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I would never speak to her first, but I didn’t realize I was doing it. She would talk to me, though. A lot, and I wouldn’t carry on the conversation if I didn’t have to. Looking back, I must’ve seemed like a real bitch. She was nothing but nice– but that voice never stopped whispering, and it was constantly seeking out things to use against her.

A year later, returning to school in the fall was a mixed bag of emotions.

Walking into my first class that fall morning, I remember I was wearing the cutest dress I owned. The skirt was a little too short to be modest, so I wore tights underneath. It was sleeveless, so I had a jacket on over the top, at least until I left the house and watchful gaze of my new religious roommates.

I reached my first class early, and sat outside in the hallway with a few others, when someone approached me. I slapped on my best customer-service voice, prepared to smile and end the interaction within just a few seconds– before recognizing her face from somewhere. It took a second to recall it, but when I did, I felt like I’d been hit by a train. It was that wolf from my digital art class.

We sat next to each other when the room opened up, and it was nice to have someone I knew to be with. At the time, I was friendless, sad, and floating through a life I was pretending to live for the sake of my family and those watching me. Good Christian girl, with opaque tights under her questionably-knee length skirt.

Wolf-girl reintroduced herself. Mary. I remembered, when she reminded me. When we first met in the digital art class, I thought about the nursery rhyme when she first told me, and it was ironic. Mary had a little lamb, whose fleece was black as death.

Mary and I hit it off better than I expected. She intimidated me, but I liked it. I invited her to my D&D group. My contact lens broken apart in my eye the first session I drove her to, and she thought we were going to die. I had to drive back to my house with only one working eye. We couldn’t stop laughing.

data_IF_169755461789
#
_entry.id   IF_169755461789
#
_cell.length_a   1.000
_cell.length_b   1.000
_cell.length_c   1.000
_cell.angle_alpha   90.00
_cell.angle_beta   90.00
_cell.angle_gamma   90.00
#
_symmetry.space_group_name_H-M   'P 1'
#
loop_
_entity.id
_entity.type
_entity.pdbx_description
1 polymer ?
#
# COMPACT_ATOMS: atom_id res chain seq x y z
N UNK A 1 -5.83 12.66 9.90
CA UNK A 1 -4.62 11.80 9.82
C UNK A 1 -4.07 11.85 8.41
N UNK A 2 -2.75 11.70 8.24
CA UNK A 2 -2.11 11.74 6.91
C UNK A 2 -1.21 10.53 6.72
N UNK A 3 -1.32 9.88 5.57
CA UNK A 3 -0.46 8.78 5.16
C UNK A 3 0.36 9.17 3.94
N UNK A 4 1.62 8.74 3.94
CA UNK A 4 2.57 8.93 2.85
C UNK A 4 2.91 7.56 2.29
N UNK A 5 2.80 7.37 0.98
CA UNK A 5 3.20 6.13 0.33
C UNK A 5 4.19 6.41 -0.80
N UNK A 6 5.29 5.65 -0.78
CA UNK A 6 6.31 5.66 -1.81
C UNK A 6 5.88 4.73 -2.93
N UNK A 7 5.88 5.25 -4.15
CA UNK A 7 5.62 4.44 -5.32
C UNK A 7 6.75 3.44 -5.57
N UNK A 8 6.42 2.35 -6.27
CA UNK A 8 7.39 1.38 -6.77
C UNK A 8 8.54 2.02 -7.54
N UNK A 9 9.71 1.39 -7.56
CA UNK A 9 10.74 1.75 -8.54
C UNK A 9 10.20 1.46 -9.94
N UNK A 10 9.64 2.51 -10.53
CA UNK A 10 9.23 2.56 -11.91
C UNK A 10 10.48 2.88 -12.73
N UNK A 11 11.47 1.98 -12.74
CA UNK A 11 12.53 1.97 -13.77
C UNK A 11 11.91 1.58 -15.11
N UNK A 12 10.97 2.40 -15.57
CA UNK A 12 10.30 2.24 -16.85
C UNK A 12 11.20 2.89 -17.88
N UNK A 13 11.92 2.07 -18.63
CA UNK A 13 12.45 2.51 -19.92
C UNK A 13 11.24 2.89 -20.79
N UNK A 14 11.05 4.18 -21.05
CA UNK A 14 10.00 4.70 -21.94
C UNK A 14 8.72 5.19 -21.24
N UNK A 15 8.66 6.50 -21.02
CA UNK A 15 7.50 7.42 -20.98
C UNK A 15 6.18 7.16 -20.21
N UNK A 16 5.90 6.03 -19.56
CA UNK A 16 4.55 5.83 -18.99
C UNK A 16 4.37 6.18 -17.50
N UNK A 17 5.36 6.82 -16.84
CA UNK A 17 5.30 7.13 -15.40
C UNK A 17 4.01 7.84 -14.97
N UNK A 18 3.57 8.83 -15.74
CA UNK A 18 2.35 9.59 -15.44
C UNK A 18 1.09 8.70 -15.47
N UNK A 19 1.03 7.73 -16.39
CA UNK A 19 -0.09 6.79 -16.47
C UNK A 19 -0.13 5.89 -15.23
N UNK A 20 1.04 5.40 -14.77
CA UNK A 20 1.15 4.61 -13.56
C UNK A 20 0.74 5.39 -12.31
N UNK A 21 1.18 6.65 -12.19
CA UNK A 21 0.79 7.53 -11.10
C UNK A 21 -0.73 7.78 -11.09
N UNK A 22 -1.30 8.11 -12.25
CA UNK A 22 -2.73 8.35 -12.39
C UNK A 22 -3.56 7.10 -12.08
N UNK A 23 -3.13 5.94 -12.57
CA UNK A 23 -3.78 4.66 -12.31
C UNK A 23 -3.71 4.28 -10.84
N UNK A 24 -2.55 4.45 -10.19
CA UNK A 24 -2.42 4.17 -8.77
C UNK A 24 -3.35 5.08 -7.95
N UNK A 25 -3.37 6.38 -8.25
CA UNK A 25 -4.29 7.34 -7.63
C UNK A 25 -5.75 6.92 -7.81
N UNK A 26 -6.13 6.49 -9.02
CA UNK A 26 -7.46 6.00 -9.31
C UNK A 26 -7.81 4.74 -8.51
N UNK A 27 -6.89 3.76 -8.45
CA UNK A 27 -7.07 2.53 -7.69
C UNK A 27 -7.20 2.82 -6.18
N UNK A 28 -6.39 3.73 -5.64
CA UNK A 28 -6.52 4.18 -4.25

I started opening up to her more, and I stopped feeling so sad all of the time. For the first time in a long time, I didn’t feel like a fake. I didn’t feel like I had to be just another carbon copy in order to fit in, in order to be wanted. I could talk to her about the real world without needing to sugarcoat it. Without having to tailor it to god or the church. I felt like I was able to breathe again.

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Eventually, though, I was back to feeling breathless. Honestly, I didn’t know what was happening to me, my brain was scrambled eggs. Talking, hanging out, it didn’t matter, I just wanted to fill all of my waking (and sleeping) hours with her. My heart would was race when I saw her. We’d hold hands and cuddle on her couch, and I’d never felt more content.

It took a cry-session in her car for us to finally admit we wanted to be together– and (as far as I’m concerned) god said, let it be done.

Sometimes I still have to combat against the learned-voices that hide in my head, those that tell me I’m wrong. I’m a bad person. I’m reserving my place in hell.

The same voices that, for the longest time, beat me up because I wasn’t good enough, pretty enough, virtuous enough to deserve a marriage to a good husband.

Never in my life did I expect my “sinful” gay relationship to be the thing that finally taught me I was worthy of a fulfilled life away from a wedding and a kid. My childhood church promised I would never be happier than I was with them– but lying in bed with my girlfriend on late Friday nights, keeping each other warm at football games, making milkshake runs in the middle of snowstorms, bingeing Assassin’s Creed on Sunday mornings in t-shirts and leggings– I beg to differ.